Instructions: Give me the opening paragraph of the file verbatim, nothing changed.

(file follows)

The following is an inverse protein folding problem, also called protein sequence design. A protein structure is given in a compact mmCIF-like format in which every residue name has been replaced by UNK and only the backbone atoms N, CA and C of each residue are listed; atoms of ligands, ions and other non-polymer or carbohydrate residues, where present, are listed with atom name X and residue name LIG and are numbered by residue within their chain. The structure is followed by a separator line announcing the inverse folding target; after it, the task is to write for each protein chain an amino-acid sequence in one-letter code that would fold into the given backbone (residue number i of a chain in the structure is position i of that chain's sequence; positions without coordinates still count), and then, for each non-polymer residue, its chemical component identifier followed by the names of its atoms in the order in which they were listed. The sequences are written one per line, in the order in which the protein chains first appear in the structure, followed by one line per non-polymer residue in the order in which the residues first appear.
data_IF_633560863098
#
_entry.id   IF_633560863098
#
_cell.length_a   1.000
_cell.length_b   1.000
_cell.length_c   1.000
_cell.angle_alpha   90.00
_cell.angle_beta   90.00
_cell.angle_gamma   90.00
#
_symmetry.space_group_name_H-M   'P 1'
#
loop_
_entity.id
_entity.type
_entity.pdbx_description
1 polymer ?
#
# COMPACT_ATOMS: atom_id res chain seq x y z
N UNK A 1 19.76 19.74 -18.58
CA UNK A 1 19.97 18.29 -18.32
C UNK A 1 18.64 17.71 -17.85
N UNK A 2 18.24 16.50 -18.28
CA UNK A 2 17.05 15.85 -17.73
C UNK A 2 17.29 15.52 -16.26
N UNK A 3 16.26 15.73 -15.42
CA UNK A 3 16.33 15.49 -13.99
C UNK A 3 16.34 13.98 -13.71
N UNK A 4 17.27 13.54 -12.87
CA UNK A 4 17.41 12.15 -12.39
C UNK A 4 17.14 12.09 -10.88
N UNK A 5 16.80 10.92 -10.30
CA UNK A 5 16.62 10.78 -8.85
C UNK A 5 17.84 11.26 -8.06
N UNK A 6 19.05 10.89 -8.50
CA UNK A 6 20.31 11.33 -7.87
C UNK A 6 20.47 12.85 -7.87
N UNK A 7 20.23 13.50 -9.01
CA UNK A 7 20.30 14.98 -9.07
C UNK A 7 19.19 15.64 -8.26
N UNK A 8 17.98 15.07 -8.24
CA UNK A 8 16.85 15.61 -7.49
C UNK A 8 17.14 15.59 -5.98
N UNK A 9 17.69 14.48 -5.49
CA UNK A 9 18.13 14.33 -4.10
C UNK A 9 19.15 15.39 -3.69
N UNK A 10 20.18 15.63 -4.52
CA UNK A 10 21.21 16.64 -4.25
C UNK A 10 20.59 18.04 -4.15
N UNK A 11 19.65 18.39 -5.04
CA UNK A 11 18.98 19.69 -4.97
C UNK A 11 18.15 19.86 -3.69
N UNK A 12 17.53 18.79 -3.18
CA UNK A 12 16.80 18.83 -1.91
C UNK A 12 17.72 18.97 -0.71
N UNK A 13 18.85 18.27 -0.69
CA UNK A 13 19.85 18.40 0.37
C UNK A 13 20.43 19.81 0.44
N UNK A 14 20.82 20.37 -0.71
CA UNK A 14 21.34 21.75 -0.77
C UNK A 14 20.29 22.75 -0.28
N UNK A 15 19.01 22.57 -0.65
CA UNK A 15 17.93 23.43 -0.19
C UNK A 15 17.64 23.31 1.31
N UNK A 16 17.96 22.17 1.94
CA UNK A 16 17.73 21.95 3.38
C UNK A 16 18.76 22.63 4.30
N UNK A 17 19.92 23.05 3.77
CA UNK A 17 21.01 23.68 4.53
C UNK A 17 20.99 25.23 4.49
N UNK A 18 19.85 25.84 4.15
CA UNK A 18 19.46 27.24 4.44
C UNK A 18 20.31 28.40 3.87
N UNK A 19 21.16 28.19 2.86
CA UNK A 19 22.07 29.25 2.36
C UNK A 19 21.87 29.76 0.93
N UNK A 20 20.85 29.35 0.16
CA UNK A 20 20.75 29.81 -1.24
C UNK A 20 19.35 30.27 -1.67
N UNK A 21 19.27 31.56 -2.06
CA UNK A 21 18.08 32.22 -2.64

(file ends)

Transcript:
The following is an inverse protein folding problem, also called protein sequence design. A protein structure is given in a compact mmCIF-like format in which every residue name has been replaced by UNK and only the backbone atoms N, CA and C of each residue are listed; atoms of ligands, ions and other non-polymer or carbohydrate residues, where present, are listed with atom name X and residue name LIG and are numbered by residue within their chain. The structure is followed by a separator line announcing the inverse folding target; after it, the task is to write for each protein chain an amino-acid sequence in one-letter code that would fold into the given backbone (residue number i of a chain in the structure is position i of that chain's sequence; positions without coordinates still count), and then, for each non-polymer residue, its chemical component identifier followed by the names of its atoms in the order in which they were listed. The sequences are written one per line, in the order in which the protein chains first appear in the structure, followed by one line per non-polymer residue in the order in which the residues first appear.